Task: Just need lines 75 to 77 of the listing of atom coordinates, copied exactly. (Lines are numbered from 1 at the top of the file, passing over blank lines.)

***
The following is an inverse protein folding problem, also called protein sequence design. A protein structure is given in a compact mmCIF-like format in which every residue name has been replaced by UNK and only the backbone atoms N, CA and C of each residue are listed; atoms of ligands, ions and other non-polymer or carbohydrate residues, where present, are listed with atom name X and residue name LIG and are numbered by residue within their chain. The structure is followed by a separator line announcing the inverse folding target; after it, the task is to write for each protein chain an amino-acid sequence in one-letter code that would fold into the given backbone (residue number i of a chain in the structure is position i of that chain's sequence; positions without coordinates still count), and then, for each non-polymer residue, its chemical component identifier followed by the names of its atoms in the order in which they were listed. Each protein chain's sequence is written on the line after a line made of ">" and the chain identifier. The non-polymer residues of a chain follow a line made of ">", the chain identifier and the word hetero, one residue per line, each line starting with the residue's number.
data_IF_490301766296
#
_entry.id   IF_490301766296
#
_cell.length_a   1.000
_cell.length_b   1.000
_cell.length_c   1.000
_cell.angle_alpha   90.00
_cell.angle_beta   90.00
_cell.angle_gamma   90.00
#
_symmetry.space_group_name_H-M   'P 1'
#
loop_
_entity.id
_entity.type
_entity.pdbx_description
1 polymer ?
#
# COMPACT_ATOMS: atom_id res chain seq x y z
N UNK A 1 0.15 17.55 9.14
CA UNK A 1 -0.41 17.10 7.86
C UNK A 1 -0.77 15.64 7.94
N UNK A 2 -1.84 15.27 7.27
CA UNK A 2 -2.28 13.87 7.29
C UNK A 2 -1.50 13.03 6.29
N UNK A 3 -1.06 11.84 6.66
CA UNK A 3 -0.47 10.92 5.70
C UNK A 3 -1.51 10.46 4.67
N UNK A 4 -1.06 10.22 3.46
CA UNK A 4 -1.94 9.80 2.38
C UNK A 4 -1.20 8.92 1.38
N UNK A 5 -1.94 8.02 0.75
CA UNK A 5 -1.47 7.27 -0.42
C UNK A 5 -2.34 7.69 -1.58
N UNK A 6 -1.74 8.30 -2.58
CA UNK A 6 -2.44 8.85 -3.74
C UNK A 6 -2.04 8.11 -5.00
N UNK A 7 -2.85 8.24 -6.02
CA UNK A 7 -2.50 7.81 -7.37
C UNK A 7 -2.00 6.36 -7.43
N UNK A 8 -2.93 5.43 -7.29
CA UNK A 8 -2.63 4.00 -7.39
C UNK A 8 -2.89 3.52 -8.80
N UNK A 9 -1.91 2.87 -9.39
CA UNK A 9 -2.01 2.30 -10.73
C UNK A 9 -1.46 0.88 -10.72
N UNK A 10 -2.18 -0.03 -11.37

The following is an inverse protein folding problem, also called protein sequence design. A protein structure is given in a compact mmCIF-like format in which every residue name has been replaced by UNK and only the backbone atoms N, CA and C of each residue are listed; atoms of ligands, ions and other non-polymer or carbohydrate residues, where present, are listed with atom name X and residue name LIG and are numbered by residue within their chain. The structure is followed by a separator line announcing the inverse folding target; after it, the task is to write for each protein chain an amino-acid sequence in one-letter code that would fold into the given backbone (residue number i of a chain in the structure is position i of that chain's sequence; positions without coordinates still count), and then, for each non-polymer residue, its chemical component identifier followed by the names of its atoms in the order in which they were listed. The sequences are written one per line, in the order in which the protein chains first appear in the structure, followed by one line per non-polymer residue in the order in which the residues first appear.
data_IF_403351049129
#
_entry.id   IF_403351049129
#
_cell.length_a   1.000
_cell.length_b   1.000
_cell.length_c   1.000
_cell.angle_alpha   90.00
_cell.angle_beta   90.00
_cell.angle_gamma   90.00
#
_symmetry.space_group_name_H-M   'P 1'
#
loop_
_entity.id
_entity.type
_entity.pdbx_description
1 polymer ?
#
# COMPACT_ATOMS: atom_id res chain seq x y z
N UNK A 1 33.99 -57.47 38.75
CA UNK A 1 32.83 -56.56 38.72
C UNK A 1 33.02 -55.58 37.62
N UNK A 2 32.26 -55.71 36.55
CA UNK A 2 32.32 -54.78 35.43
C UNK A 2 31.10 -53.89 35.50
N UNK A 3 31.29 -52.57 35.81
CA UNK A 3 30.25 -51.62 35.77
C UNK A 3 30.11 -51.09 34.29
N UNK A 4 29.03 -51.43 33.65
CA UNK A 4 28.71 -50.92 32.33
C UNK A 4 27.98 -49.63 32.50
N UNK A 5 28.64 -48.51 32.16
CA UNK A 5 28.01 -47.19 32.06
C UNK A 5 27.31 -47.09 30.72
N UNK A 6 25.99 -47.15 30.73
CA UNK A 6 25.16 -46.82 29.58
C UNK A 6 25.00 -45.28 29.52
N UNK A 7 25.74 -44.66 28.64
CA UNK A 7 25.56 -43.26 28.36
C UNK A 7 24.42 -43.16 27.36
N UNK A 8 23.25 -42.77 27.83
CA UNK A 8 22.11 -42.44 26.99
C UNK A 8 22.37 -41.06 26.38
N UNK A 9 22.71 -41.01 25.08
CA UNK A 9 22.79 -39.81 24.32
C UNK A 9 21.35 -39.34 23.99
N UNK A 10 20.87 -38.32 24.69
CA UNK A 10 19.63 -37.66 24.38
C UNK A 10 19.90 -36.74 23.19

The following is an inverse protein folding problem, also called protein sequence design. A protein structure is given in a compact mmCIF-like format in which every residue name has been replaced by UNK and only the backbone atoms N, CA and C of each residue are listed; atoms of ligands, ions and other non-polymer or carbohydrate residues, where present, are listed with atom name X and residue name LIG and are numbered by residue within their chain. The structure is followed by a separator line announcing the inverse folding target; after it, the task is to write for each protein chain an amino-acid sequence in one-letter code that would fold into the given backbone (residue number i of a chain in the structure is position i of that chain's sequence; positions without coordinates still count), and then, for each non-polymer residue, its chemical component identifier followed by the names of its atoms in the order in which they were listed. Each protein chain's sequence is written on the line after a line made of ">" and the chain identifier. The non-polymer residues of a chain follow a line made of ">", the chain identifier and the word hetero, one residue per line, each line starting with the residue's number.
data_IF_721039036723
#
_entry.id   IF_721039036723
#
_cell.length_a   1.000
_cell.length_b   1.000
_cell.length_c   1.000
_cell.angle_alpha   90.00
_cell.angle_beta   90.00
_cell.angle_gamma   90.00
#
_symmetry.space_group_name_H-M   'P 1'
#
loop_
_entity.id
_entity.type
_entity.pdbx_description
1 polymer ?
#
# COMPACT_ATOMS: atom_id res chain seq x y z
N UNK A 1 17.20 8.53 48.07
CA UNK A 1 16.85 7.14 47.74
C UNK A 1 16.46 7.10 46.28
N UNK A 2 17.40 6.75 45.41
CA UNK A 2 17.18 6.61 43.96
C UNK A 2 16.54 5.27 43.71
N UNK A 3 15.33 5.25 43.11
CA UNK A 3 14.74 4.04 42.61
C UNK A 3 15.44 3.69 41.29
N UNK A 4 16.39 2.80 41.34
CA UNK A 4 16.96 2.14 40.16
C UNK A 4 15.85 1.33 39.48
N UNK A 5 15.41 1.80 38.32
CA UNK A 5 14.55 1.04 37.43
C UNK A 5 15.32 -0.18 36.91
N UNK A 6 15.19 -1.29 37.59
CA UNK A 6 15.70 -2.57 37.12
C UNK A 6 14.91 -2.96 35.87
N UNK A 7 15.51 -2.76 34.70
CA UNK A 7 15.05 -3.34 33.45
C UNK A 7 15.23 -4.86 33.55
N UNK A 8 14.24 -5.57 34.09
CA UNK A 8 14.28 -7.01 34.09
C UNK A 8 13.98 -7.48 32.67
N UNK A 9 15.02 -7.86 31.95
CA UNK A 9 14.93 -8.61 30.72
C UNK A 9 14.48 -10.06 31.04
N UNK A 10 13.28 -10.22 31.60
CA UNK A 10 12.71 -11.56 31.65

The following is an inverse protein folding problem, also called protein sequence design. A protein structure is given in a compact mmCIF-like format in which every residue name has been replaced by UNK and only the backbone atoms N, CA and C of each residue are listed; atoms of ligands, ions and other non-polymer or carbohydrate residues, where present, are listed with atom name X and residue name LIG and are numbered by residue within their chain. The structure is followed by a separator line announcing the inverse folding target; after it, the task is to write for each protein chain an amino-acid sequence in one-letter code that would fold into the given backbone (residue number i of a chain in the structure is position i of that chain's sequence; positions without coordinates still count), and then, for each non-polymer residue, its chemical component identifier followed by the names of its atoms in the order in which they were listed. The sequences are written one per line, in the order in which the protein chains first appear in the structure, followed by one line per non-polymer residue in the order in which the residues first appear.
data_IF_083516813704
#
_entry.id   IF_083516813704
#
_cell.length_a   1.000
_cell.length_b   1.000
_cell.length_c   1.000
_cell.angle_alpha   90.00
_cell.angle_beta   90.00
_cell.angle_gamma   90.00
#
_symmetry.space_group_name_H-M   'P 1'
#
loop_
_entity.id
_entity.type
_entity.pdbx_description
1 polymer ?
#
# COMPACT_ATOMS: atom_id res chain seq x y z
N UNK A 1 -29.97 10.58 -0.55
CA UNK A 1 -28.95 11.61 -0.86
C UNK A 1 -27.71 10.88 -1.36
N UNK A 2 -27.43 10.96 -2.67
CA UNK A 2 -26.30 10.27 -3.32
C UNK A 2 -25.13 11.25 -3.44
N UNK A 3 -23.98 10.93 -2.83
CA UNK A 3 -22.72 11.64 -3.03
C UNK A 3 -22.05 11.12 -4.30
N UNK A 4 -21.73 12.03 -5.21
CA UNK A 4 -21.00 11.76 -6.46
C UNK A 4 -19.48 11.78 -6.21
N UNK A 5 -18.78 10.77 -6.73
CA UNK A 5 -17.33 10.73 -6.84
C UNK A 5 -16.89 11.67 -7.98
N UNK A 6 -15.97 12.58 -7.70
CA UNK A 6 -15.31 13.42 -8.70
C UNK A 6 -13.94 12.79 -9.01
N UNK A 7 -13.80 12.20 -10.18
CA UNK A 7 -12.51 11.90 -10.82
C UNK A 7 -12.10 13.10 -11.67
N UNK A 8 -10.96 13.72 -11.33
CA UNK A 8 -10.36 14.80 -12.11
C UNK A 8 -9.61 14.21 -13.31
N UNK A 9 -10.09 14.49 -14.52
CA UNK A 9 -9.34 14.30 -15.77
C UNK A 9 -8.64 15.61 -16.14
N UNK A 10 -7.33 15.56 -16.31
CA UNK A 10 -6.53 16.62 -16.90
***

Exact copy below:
CA UNK A 2 32.32 -54.78 35.43
C UNK A 2 31.10 -53.89 35.50
N UNK A 3 31.29 -52.57 35.81